The Socialist Conception of Human Rights and Its Dissident Critique

Hungary and Czechoslovakia, 1960s–1980s

In: East Central Europe
Michal Kopeček Institute of Contemporary History, Czech Academy of Sciences, Prague,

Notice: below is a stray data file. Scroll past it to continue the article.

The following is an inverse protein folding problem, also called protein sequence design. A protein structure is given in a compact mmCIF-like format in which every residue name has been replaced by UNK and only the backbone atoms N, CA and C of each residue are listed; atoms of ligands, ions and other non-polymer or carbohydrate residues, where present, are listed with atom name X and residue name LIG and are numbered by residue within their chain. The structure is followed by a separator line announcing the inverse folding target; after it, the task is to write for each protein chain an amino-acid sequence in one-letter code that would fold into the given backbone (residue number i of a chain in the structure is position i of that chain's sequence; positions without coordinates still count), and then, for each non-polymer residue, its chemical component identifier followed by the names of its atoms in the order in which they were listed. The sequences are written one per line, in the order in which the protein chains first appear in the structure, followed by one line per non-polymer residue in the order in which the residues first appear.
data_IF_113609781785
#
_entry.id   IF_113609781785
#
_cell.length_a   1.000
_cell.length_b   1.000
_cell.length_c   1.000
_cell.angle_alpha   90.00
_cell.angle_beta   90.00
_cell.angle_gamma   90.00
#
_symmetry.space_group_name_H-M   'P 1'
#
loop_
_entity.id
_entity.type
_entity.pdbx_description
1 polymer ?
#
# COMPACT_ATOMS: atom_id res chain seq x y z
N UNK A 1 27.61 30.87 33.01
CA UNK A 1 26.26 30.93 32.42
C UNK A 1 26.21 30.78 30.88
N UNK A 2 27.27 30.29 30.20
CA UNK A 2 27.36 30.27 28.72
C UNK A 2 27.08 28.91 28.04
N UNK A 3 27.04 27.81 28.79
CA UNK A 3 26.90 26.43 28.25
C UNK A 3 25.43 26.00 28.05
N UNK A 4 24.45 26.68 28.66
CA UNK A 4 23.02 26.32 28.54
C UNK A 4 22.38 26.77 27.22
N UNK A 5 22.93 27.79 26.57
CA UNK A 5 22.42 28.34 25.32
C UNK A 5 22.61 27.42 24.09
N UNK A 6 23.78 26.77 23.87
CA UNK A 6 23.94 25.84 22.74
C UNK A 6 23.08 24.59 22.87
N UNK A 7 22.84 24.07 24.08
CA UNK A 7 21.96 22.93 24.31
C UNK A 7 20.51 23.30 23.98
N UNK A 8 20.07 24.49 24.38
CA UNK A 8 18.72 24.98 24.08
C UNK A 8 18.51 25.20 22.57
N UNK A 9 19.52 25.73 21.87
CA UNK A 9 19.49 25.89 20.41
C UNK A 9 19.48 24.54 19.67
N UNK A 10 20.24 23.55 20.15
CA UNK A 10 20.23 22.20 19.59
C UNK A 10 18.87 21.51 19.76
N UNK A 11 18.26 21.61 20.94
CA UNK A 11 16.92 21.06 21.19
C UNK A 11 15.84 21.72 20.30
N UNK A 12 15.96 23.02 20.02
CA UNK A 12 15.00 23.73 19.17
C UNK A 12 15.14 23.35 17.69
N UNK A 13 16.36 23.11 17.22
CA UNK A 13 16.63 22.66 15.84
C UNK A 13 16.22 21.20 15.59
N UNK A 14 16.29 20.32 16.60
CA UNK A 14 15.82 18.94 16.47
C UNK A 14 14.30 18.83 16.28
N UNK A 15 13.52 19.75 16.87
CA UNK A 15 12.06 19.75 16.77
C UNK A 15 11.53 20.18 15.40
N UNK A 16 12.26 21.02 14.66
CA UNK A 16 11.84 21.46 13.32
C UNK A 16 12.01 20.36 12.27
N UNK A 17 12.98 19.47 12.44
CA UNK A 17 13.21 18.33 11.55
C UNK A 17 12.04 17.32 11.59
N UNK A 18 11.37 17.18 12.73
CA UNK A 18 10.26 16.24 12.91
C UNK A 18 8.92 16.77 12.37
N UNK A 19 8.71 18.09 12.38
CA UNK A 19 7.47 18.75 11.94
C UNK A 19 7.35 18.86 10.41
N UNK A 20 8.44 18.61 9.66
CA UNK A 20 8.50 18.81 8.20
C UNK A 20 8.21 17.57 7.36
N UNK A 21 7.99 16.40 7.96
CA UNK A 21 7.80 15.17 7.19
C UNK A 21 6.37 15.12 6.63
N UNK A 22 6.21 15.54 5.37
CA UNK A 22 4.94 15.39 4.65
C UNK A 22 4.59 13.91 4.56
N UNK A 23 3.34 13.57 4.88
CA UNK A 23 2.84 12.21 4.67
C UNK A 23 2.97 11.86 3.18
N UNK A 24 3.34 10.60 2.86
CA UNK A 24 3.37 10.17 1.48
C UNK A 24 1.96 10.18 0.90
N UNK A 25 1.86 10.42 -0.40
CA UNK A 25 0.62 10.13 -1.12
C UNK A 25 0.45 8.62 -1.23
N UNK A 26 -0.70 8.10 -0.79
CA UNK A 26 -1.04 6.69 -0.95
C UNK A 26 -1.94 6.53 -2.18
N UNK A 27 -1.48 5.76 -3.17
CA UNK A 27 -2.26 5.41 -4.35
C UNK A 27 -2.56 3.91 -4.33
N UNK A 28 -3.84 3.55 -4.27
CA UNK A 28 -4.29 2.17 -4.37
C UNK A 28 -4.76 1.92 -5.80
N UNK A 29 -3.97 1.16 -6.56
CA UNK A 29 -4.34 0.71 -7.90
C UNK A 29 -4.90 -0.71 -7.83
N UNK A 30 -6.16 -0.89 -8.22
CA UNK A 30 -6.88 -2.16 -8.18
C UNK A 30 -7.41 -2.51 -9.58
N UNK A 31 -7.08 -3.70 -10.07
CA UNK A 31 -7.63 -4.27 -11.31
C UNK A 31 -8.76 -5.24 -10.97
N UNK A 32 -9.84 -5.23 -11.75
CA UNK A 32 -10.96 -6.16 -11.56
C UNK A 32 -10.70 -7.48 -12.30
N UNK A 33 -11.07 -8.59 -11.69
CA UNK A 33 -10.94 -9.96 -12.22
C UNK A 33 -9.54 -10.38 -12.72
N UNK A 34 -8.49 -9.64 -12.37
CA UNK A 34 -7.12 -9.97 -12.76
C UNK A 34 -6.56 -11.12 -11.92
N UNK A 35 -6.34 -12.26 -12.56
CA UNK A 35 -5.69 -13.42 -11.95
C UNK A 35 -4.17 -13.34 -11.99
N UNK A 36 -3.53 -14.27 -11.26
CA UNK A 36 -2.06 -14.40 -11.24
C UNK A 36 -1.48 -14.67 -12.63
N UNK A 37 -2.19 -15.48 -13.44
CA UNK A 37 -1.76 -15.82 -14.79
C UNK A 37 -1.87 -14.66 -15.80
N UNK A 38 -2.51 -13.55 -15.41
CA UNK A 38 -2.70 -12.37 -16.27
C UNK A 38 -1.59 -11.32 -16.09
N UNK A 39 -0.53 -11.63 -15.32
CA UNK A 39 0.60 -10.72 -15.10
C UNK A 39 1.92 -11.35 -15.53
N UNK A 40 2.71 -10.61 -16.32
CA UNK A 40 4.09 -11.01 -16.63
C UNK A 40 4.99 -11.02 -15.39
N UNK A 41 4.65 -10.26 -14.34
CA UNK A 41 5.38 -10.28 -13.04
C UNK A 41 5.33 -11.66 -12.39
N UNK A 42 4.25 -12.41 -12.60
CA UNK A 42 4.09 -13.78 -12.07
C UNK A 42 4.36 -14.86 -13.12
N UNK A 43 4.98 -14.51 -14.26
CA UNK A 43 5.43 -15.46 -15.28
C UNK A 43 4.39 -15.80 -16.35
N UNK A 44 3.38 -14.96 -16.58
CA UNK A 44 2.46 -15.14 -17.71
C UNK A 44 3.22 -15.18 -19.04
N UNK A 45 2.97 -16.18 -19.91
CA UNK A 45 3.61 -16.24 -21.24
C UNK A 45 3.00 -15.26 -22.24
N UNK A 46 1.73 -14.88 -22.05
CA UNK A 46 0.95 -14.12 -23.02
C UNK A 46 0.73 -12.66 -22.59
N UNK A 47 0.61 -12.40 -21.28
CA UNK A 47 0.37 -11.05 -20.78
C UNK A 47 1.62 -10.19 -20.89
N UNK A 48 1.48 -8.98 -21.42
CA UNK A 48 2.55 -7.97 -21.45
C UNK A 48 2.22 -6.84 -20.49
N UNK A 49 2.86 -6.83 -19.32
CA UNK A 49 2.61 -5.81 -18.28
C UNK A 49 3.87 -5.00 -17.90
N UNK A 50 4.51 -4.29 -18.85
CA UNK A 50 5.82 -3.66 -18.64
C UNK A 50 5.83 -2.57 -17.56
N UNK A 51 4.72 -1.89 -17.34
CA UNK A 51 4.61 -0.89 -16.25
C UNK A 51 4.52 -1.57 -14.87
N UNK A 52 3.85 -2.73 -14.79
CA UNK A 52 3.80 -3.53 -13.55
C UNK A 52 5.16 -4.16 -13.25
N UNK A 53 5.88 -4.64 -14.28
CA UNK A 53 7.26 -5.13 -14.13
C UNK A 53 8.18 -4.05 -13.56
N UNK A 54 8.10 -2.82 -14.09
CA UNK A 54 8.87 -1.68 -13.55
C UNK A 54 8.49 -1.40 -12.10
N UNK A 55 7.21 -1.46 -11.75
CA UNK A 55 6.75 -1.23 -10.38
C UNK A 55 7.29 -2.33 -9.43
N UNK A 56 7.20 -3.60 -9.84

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Much has been written about human rights language as a keystone of democratic dissent in Eastern Europe as well as about its damaging impact on the communist dictatorships—the so called “Helsinki effect.” This article analyzes the less familiar criticism of the core of the socialist theory of human rights and discusses whether this criticism proved to be particularly damaging for the socialist regimes’ legitimacy, self-esteem, and international standing, leading to their defensive stance in this sphere. Simultaneously, it will question, to some extent, the prevailing and rather one-sided “liberal” reading of dissident human rights theory itself. With this aim in mind, the article begins with the specific “developmental” socialist conception of human rights elaborated in the 1950s and the 1960s by prominent legal scholars and philosophers such as I. Szabó and I. Kovács, and outlines how this theory served as a tool of self-confident state socialist human rights politics in the first decades of the Cold War. Second, it will follow the diverging paths of this socialist human rights theory during the period of consolidation and the authoritarian turn in the late 1960s and the 1970s. Third, the article turns to some of the 1970s–80s dissident criticism of human rights abuses in communist countries. It will focus not on the best-known cases, which serve to emphasize encroachments upon civil and political rights and freedoms, but rather on critical approaches (like those of J. Tesař, J. Šabata, O. Solt, M. Duray, or the Solidarity’s Charter of Workers Rights) directed at the heart of the socialist theory of human rights, that is the abuses and unfulfilled promises in the area of social, economic, and—prominently in the Hungarian case—cultural rights.

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